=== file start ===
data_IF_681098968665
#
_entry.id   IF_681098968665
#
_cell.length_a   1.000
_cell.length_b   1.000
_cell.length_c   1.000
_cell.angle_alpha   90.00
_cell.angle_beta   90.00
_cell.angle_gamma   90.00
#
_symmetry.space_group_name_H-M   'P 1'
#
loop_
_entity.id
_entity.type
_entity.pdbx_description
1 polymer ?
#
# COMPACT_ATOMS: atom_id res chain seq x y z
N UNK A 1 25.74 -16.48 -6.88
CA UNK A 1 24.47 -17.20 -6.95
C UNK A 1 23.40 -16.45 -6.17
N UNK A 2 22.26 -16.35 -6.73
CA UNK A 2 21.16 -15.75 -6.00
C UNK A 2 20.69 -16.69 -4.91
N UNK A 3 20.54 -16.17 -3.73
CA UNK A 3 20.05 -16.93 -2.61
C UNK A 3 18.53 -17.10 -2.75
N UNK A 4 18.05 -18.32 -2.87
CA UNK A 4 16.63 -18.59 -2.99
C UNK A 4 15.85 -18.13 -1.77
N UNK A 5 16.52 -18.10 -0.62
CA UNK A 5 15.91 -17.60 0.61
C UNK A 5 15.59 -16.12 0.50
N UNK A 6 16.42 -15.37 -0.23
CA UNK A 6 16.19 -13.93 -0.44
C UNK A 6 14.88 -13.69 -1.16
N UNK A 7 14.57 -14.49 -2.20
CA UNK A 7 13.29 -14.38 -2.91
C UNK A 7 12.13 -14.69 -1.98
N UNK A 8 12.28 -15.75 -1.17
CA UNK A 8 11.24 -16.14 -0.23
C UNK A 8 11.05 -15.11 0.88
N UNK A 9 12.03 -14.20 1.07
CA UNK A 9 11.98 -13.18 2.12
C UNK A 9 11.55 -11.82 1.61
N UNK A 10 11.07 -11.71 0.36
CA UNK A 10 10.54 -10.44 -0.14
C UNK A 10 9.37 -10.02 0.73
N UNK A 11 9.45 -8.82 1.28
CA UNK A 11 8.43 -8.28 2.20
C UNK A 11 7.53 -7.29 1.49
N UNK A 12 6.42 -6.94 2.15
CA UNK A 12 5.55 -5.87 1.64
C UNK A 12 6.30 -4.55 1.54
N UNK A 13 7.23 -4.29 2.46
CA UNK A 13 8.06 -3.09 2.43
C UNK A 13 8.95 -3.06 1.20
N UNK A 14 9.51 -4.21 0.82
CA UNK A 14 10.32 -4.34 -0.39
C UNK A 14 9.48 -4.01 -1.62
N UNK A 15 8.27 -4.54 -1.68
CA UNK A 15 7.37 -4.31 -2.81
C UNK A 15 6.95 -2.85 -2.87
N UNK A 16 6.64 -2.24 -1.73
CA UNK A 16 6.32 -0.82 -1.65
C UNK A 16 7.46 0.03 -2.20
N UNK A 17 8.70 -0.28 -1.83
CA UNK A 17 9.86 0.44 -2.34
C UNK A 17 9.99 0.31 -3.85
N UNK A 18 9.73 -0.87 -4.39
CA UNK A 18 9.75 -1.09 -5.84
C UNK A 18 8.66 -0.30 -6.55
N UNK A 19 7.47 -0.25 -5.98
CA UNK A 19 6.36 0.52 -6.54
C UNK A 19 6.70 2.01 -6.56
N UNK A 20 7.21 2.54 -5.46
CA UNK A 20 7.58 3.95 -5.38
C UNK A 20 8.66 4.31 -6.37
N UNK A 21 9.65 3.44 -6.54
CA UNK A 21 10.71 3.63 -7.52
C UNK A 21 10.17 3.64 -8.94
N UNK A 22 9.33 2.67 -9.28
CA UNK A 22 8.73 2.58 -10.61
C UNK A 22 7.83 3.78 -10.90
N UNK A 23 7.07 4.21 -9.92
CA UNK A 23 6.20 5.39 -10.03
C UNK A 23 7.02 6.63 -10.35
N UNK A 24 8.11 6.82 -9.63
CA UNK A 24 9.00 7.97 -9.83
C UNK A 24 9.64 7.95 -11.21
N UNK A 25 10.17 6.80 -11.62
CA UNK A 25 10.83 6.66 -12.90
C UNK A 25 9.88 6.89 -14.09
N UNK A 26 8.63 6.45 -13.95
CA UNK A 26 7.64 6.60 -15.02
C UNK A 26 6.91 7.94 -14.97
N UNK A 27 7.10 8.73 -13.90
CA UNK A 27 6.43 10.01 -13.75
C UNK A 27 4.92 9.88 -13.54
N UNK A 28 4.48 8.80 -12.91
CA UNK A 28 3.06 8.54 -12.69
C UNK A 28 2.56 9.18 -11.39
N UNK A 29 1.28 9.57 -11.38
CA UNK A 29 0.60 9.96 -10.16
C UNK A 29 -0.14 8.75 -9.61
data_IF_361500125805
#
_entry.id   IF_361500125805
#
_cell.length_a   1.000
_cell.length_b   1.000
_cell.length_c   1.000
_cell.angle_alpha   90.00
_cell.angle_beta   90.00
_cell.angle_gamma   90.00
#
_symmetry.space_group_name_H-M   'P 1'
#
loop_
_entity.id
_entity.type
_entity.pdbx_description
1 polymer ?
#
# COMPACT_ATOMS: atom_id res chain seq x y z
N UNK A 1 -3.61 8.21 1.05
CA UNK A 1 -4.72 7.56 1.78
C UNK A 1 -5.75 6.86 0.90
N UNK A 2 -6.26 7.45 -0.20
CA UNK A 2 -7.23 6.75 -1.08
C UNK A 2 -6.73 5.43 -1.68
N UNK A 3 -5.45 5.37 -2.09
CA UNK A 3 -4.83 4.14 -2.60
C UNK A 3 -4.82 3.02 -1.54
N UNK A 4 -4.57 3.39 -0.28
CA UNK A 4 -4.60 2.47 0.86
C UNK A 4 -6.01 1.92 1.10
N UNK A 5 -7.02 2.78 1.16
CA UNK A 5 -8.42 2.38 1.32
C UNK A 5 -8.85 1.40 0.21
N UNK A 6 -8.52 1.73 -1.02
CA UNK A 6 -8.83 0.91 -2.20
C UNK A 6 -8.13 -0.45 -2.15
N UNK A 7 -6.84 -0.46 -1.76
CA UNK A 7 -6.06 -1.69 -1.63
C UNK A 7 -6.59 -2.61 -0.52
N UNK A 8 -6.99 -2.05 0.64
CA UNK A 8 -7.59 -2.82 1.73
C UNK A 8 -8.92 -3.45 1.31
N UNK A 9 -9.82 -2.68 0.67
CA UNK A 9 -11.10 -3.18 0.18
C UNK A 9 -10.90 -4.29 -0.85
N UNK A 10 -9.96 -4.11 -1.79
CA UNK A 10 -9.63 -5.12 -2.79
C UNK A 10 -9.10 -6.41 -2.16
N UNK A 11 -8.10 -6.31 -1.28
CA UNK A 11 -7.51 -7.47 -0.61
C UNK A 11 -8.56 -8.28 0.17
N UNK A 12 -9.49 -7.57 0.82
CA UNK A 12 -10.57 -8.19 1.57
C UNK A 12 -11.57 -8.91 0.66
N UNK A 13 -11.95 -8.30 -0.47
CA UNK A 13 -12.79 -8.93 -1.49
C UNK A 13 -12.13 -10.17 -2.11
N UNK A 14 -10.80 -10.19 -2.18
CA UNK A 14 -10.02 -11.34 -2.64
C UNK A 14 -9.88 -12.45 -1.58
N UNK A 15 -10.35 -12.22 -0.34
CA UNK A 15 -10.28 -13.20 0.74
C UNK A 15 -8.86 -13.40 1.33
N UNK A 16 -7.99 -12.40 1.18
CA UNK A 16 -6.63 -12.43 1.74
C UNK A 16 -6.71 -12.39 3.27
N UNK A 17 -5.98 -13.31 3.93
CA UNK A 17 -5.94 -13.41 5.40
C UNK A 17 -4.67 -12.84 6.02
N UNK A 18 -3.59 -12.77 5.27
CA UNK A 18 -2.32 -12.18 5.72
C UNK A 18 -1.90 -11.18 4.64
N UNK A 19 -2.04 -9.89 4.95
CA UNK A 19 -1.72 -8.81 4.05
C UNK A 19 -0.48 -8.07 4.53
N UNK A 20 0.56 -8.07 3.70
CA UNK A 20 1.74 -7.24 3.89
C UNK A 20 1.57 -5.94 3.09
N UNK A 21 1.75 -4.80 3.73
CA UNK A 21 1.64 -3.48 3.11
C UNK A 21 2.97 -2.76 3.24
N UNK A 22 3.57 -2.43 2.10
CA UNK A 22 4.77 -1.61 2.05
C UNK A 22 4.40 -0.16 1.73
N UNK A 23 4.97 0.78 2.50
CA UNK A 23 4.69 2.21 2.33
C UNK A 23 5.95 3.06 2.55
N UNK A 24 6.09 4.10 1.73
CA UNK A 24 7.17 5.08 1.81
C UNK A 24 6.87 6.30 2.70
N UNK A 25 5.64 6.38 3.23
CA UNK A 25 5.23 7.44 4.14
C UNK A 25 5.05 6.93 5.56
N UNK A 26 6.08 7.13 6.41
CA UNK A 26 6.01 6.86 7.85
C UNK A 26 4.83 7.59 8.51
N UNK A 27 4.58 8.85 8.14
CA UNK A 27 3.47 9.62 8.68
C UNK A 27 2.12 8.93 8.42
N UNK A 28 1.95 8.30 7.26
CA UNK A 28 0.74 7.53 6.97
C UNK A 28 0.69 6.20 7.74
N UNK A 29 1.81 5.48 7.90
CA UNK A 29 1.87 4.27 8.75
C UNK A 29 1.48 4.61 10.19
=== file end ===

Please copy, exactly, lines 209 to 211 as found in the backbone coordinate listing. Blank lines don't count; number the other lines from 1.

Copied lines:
N UNK A 28 1.95 8.30 7.26
CA UNK A 28 0.74 7.53 6.97
C UNK A 28 0.69 6.20 7.74